Internet of Tanks: NATO courts the tech scene

ĀDAŽI, Latvia — Man down. Send in the robot dogs.

A soldier lay on the ground, far away from his platoon, in a battlefield simulation video. To his aid came Spot, a robot dog, legs whirring as it moved around to assess injuries, direct threats and report its precise location back to base.

Spot, originally created by U.S. firm Boston Dynamics to help out on large industrial sites, is part of a generation of technology that is coming out of the research lab and into the capabilities of armies allied in the North Atlantic Treaty Organization (NATO). The alliance showcased some — including Spot, quantum-safe messaging apps, AI chatbots, drone navigation tools and cloud infrastructure — at its recent 5G Next Generation Technology demo just northeast of Latvian capital Riga in October.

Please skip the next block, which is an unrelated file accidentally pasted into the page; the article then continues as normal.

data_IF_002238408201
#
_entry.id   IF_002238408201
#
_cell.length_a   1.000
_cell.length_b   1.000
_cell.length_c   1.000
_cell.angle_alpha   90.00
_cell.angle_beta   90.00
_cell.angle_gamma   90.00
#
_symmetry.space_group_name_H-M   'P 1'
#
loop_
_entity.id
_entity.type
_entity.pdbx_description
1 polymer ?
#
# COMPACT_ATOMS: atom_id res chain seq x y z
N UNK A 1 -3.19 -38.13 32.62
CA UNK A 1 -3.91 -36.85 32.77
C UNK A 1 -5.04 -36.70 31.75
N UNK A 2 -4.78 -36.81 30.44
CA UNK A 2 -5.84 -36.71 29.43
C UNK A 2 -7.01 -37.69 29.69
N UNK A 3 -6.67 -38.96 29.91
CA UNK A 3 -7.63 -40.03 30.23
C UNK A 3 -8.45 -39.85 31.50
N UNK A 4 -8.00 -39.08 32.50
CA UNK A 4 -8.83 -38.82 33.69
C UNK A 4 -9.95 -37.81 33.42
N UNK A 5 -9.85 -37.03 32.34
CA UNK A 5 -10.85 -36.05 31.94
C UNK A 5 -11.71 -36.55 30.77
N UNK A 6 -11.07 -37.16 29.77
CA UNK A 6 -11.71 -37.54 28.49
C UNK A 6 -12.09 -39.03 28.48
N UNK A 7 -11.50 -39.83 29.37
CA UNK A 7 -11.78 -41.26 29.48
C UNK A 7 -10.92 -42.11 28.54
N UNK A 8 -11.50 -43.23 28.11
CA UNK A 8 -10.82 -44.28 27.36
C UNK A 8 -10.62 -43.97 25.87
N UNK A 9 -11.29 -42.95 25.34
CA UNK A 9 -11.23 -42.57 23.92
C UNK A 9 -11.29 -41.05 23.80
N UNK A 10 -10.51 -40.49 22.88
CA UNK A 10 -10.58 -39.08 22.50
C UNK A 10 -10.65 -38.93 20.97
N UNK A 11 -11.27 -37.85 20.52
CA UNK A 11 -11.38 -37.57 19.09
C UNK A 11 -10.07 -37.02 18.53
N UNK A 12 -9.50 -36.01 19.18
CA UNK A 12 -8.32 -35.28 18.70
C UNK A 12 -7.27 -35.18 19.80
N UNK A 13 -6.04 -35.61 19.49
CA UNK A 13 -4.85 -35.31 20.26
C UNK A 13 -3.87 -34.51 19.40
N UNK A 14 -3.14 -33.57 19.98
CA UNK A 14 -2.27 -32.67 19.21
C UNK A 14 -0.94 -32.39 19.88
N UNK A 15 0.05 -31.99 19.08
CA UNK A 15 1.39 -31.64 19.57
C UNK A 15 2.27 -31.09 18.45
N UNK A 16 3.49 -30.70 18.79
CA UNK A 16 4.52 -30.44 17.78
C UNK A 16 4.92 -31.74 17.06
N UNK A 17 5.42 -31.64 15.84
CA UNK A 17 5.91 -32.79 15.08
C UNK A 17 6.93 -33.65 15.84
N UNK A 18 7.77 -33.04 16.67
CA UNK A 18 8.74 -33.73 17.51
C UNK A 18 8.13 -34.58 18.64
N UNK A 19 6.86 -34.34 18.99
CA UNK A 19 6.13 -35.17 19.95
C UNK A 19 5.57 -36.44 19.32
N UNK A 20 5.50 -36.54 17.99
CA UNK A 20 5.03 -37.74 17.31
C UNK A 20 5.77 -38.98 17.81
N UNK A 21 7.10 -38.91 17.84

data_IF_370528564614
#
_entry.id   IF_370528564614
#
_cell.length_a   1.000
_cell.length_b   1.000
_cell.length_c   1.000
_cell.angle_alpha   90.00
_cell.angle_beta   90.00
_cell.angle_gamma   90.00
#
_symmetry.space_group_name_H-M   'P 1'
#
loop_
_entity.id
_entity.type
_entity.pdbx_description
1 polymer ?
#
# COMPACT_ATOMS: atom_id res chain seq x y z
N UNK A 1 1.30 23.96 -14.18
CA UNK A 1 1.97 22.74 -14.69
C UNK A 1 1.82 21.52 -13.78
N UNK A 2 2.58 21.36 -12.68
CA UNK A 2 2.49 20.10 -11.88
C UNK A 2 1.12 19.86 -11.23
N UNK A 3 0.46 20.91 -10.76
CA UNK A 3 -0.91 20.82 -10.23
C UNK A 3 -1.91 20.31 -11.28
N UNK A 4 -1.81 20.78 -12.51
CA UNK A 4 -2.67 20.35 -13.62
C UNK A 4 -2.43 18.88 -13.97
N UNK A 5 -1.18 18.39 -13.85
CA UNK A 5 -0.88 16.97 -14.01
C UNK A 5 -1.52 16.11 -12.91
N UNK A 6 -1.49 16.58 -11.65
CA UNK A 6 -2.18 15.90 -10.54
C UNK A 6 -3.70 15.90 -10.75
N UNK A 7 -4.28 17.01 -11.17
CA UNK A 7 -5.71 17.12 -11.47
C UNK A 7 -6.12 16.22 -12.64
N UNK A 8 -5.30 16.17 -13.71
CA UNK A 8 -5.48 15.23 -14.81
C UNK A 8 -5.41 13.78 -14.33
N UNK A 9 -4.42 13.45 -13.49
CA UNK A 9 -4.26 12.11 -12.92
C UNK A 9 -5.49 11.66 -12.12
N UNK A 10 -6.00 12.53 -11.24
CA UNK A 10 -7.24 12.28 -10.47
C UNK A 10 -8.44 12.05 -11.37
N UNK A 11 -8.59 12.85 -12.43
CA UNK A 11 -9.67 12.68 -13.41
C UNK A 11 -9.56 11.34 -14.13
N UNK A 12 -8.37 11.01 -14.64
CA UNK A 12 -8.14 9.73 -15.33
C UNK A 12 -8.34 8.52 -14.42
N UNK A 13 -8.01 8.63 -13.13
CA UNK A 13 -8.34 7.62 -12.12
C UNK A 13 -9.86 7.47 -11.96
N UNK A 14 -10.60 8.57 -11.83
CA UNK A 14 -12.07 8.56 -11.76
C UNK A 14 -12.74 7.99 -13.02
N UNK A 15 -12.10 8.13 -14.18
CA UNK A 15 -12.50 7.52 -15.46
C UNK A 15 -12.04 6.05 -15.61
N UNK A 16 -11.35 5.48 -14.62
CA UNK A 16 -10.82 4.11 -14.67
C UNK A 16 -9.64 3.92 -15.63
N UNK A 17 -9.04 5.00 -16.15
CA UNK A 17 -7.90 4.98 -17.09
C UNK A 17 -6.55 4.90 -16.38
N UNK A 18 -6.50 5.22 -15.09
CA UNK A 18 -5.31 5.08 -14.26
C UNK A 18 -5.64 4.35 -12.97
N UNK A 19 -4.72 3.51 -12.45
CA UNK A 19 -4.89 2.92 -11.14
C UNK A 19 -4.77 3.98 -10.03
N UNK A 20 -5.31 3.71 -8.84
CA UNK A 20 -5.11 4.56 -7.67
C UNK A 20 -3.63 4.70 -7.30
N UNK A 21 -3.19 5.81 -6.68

Where once innovations like the internet, the microwave and even duct tape came from within the military and found broader use with the public, today it’s the tech industry that is leading the way in transferring technology from homes, work floors and factories back onto the battlefield. Big brands in consumer and enterprise tech like Amazon Web Services, Google and Microsoft are ramping up their efforts on dual-use technology.

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